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Thread: Boardwalk Empire on HBO

  1. #141
    FORT Fogey tvaholic's Avatar
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    Re: Boardwalk Empire on HBO

    My daughter just pulled a "Boardwalk Marathon". She used on demand and watched all of the shows so that she could catch up. So ,today, she was asking my opinion of some of the things that have happened. She asked about the FBI agent and his obsession with Margaret. I said, what ever I said, and she said that he knew her before! I guess that I missed this one but (and I'm not certain about how it was said) something was said about him either trying to prevent her from entering the country or something about her early days here. My daughter isn't home, right now, so I can't ask. Do any of you remember this? I don't but now I feel the need to go back and watch that episode again. Maybe this explains why he's always looking at that old photo of her. What do you guys think?

  2. #142
    Got wings 9/19/2012 buglover's Avatar
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    Re: Boardwalk Empire on HBO

    Margaret lost the child that she was carrying that allowed her to enter the country to be safe. I think he was looking at that to try to figure out a way to control her as well as his lust for her.
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  3. #143
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    Re: Boardwalk Empire on HBO

    Critic's notebook: Steve Buscemi is the surprise element that makes 'Boardwalk Empire' work

    Lacking the traditional good looks and charm of gangsters in previous films in the genre, the character actor brings a fresh, low-key approach to the HBO series.

    By Mary McNamara, Los Angeles Times Television Critic

    "Boardwalk Empire" is one of those Big and Important shows, which means it came with a lot of baggage. Martin Scorsese baggage, "The Sopranos" baggage and general HBO-is-back-in-the-game baggage.

    Combining the two major threads of Scorsese's oeuvre, "Boardwalk Empire" is a period film focusing on gangsters, this time during the early days of Prohibition. As with "The Sopranos," it showcases the contrast between men who grow increasingly ruthless in their "work" sphere while remaining, or struggling to remain, somewhat humane in their domestic lives. If not instantly generating a "Sopranos" or "Deadwood" level of devotion, "Boardwalk Empire" has performed well and received almost universally positive reviews.

    Except for its star.

    Get breaking entertainment news, delivered to your mobile phone. Text ENTERTAIN to 52669.

    Casting Steve Buscemi as Enoch "Nucky" Thompson, the man who runs Atlantic City with utter and charmingly matter-of-fact corruption, was an unorthodox decision. With his bulging pug eyes, jack-o'-lantern mouth and air of bony twitchiness, Buscemi is the living definition of character actor. From his role as the frighteningly hilarious hit man in "Fargo" to Tony Blundetto in "The Sopranos," Buscemi is a custom-made weasel he even voiced the bad guy in "Monsters, Inc."

    Now, suddenly, he is the conflicted heart of "Boardwalk Empire," a man who gets a big cut from every deal in town and more showgirl action than Tony Soprano. He also reaches out to aid, then love, Margaret Schroeder (the always lovely Kelly Macdonald), the gentle wife of an abusive alcoholic. (When Nucky has him killed, the viewer can't help but feel it is for the best; Nucky is that kind of character, "Boardwalk Empire" that kind of show.)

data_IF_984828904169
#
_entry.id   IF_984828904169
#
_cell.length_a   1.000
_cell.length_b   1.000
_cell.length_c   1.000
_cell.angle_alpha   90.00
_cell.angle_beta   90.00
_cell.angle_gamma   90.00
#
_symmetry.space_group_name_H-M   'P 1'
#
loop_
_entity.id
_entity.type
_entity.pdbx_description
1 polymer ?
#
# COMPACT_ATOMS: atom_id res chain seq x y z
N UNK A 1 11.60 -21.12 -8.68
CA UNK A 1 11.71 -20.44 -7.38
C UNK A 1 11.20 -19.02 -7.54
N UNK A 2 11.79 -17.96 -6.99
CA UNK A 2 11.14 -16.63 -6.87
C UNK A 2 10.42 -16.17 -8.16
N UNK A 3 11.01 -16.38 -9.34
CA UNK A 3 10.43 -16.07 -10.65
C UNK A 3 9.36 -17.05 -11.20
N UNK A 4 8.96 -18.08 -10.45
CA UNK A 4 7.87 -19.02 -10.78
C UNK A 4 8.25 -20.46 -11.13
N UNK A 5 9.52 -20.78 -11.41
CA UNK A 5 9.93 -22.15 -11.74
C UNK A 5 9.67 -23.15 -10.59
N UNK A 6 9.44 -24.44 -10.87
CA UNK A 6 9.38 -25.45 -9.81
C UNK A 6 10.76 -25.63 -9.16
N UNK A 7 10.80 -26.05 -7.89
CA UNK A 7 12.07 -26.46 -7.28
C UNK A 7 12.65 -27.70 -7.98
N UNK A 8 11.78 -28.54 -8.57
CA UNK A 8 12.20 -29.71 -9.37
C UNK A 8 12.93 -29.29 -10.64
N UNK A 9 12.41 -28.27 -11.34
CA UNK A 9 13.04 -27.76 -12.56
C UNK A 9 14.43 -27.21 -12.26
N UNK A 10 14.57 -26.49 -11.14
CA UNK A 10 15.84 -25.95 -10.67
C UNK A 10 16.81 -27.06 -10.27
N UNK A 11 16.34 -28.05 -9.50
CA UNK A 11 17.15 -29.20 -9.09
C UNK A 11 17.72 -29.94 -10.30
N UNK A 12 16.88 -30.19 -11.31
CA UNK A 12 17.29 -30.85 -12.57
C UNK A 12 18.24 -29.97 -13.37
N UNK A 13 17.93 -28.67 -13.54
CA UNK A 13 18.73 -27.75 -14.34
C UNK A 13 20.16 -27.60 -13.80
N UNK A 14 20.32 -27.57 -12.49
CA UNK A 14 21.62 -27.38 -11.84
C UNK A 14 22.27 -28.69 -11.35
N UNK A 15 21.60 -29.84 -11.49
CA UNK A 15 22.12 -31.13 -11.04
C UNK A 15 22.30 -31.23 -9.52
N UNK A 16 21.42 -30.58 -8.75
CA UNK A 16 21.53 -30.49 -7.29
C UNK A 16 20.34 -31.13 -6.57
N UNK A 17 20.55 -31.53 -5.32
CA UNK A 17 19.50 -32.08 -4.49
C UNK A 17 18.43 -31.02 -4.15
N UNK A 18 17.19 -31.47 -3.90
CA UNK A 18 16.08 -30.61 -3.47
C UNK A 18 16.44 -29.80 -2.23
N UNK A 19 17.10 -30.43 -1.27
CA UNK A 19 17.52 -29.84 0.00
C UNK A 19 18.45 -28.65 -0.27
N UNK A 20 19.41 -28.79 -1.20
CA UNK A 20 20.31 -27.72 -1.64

He is, in short, the character we are much more accustomed to see being played by the handsome guys, by Robert De Niro or Jack Nicholson, Al Pacino or Daniel Day-Lewis. The power-mad but still soulful commander of lawless men whose own narcissism and murderous impulses are made more palatable by physical attractiveness. Even James Gandolfini, though not classically handsome, radiates a teddy-bear sweetness and a barrel-chested sexuality.

    Buscemi, not so much. Before "Boardwalk Empire," audiences no doubt believed they could live rich and full lives without ever once seeing Buscemi lip-locked with a topless beauty or in tender and shirtless afterglow. And some believe it still.

    Many of the early reviews for the show's premiere included a negative referendum on Buscemi and the criticism continues. Buscemi, some feel, does not command the screen, does not radiate the kind of roiling storm of machismo yearning we have come to expect from our anti-heroes. Buscemi just isn't hot.

    Which is why he is the Absolute Best Thing about the show.

    For all its period detail and pedigree, "Boardwalk Empire" is nothing new. It's a gangster tale, made a tiny bit fresh by its time and place, by the in-your-face presence of the temperance movement (although what promised to be a complex and interesting portrait of these women in the pilot has devolved in subsequent episodes). The acting is good, as is the writing, but most of what happens is fairly predictable.

    Except Buscemi.

    His presence, and his performance, remind us what power and corruption actually look like most of the time, and it isn't a young Robert De Niro.

    Nucky is not a noble criminal, he's in it for the dough. He will order the murder of the abusive drunk but it doesn't cross his mind that the temperance movement might actually have a point about "demon alcohol." He treats fellow mobsters and federal agents with the same level of exasperation that he shows when the midgets he's hired to play leprechauns on St. Patrick's Day ask for a raise the man may run Atlantic City, but he is not above haggling with a midget over a few bucks.